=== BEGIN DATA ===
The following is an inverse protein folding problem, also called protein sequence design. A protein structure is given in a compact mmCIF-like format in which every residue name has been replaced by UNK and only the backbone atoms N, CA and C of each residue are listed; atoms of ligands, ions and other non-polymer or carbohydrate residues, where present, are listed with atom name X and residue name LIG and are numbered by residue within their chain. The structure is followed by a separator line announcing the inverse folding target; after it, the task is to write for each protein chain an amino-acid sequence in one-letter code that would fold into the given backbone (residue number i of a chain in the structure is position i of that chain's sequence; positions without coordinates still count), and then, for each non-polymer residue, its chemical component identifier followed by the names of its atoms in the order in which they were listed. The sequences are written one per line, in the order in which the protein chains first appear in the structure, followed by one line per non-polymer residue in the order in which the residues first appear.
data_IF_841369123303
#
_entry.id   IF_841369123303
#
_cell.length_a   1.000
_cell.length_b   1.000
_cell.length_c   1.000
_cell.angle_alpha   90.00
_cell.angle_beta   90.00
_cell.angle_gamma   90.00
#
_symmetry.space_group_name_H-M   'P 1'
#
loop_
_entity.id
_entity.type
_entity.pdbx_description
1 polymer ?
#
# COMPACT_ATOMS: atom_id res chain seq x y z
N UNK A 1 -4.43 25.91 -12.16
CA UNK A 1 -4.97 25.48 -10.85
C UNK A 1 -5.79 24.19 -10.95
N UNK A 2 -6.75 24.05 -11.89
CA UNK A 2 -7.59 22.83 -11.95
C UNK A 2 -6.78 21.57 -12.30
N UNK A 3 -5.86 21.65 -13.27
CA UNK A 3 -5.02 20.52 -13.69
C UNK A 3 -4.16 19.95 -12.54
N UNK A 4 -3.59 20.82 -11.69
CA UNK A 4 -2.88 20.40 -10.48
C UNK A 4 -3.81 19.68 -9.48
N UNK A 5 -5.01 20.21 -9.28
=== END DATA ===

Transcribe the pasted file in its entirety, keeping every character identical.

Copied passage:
The following is an inverse protein folding problem, also called protein sequence design. A protein structure is given in a compact mmCIF-like format in which every residue name has been replaced by UNK and only the backbone atoms N, CA and C of each residue are listed; atoms of ligands, ions and other non-polymer or carbohydrate residues, where present, are listed with atom name X and residue name LIG and are numbered by residue within their chain. The structure is followed by a separator line announcing the inverse folding target; after it, the task is to write for each protein chain an amino-acid sequence in one-letter code that would fold into the given backbone (residue number i of a chain in the structure is position i of that chain's sequence; positions without coordinates still count), and then, for each non-polymer residue, its chemical component identifier followed by the names of its atoms in the order in which they were listed. The sequences are written one per line, in the order in which the protein chains first appear in the structure, followed by one line per non-polymer residue in the order in which the residues first appear.
data_IF_841369123303
#
_entry.id   IF_841369123303
#
_cell.length_a   1.000
_cell.length_b   1.000
_cell.length_c   1.000
_cell.angle_alpha   90.00
_cell.angle_beta   90.00
_cell.angle_gamma   90.00
#
_symmetry.space_group_name_H-M   'P 1'
#
loop_
_entity.id
_entity.type
_entity.pdbx_description
1 polymer ?
#
# COMPACT_ATOMS: atom_id res chain seq x y z
N UNK A 1 -4.43 25.91 -12.16
CA UNK A 1 -4.97 25.48 -10.85
C UNK A 1 -5.79 24.19 -10.95
N UNK A 2 -6.75 24.05 -11.89
CA UNK A 2 -7.59 22.83 -11.95
C UNK A 2 -6.78 21.57 -12.30
N UNK A 3 -5.86 21.65 -13.27
CA UNK A 3 -5.02 20.52 -13.69
C UNK A 3 -4.16 19.95 -12.54
N UNK A 4 -3.59 20.82 -11.69
CA UNK A 4 -2.88 20.40 -10.48
C UNK A 4 -3.81 19.68 -9.48
N UNK A 5 -5.01 20.21 -9.28